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Crescent Head, NSW

Beautiful, relatively undeveloped, surfing destination on the Mid North Coast.

There is a simple secret about Crescent Head: people heading north don't like turning south and the only way to access this beautiful stretch of coastline is to drive to Kempsey and then turn south-east on Crescent Head Road. This "obstacle course" presents no problems to surfers - who are mooching up and down the coast looking for the perfect wave - but it has worked as a deterrent to holidaymakers. Thus this delightful, uncrowded and underdeveloped sleepy little coastal village is characterised by beautiful beaches and a headland which features one of the most spectacular cliffs on the eastern coast of Australia. The town is well-protected environmentally with the Goolawah Reserve and Limeburners Creek Nature Reserve edging it to the north and the south. The result: a little piece of coastal paradise.

Location

Crescent Head is located 437 km north of Sydney via the Pacific Highway and 21 km south-east from Kempsey on Crescent Head Road.

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Origin of Name

No one is sure how Crescent Head got its name. It is known that as early as 1833 the NSW Calendar and General Post Office Directory recorded: "From Port Macquarie northerly there is a beaten track and the country may present some obstructions to the formation of a road; travelling is not, however, difficult; the tracks follow the coast which is a succession of sandy beaches extending from Port Macquarie to Point Plomer, thence to Crescent Head and then to Trial Bay…”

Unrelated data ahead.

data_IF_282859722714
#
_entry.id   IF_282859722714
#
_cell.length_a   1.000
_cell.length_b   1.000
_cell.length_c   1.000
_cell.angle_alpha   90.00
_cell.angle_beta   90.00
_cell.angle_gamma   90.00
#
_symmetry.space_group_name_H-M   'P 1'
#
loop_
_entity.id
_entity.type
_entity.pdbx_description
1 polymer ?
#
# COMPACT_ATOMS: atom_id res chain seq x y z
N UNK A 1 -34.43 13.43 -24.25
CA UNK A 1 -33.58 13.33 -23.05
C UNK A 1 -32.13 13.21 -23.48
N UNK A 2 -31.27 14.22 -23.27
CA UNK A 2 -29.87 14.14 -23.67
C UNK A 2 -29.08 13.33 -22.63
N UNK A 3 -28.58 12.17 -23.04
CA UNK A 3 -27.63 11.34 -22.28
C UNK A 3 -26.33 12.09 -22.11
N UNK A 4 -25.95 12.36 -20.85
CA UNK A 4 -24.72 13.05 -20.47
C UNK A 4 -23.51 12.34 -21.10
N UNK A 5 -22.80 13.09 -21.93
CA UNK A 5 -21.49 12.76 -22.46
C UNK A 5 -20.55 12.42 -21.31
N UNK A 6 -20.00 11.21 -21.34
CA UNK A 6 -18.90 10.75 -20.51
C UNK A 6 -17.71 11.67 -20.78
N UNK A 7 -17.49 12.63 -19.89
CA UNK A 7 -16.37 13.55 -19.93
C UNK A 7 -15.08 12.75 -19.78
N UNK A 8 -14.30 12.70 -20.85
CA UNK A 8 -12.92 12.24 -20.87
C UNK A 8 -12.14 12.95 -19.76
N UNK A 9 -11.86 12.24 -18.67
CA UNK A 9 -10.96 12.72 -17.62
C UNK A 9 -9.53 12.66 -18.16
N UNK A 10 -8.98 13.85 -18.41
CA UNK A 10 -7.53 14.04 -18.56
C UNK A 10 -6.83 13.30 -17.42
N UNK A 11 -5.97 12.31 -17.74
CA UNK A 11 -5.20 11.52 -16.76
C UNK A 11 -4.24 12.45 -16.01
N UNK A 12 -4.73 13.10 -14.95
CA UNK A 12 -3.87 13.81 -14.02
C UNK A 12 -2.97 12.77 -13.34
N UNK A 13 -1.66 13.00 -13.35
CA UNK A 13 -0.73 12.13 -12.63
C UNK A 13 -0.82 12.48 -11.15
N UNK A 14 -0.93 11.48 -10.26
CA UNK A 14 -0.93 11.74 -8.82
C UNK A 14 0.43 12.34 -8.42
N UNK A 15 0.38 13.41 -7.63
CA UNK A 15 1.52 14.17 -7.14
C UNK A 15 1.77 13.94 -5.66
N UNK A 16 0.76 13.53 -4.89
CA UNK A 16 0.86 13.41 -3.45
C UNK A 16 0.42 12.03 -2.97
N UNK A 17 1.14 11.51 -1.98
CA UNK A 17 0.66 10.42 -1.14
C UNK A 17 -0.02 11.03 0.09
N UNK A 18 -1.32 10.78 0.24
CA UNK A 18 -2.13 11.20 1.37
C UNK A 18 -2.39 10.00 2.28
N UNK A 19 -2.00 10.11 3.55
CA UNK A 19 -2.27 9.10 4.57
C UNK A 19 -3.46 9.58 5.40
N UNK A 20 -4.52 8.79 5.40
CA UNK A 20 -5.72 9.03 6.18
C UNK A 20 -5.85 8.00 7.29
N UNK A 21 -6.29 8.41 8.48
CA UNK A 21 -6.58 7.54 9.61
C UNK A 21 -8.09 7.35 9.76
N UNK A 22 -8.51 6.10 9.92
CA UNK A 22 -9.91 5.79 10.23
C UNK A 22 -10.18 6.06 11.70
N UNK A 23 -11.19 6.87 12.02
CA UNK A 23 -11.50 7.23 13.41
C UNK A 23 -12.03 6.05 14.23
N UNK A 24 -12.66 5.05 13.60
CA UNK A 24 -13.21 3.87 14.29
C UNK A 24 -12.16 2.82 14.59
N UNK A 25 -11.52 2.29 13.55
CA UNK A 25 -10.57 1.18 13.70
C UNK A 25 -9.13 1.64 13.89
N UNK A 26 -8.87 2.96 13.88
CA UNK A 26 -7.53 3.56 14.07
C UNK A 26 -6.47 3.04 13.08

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Things to See and Do

Crescent Head and Crescent Head Lookout
To reach the headland and the Crescent Head Lookout, turn at East Street, then right into Dulconghi Street and left into Skyline Crescent. Crescent Head is a strange combination of the sublime and the offensive. The headland itself is a deceptive craggy outcrop. And on the top of that headland is a huge, ugly concrete water tower which some enthusiast has tried to modify by painting the base with a nautical-themed mural full of fish and mermaids. To the south, and far below, is a beach with a long, pale arc of sand. Below, on a lower headland, is the solitary grave of Herbert Arnold O'Dell who died on 1 September 1917 at the age of 26 years and 5 months while he was fishing off the rocks at Crescent Head. The views from Crescent Head Lookout are panoramic and spectacular. It is a sheer drop of nearly 100 metres. The view to the south is as far as Point Plomer and to the north it is possible to see Hat Head.

Surfing Crescent Head
The excellent Australia's Surfing Coast website explains the appeal of Crescent Head: "Crescent Head is one of the few places in Australia where the spirit of the 1960s surfing counter-culture lives on, an easy-going “share the ocean” vibe still embraced by the local surfing tribes. Along this magical stretch of coastline north of Port Macquarie are four perfect right-hand point-breaks, tailor-made for malibu riders, grommets and beginners and capable of generating miracle rides of up to 250 metres. Six northern corners along here also produce anything from crazy left-hand wedges to gentle blue fun in the sun. About halfway between Crescent Head and Point Plomer is the brilliantly named Delicate Nobby, a wedge-shaped rock formation that starts just off the beach and spears out into the Pacific. There are rideable beach breaks either side with solid banks that can deliver a fair bit of grunt ... In June 2008, Crescent Head, home of the Dunghutti people, was declared a National Surfing Reserve, the fourth site in Australia to be recognised for its special significance to surfing. Check out http://www.surfthecoast.com.au/CrescentHead for more details and camping suggestions.

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Other Attractions in the Area

Goolawah Reserve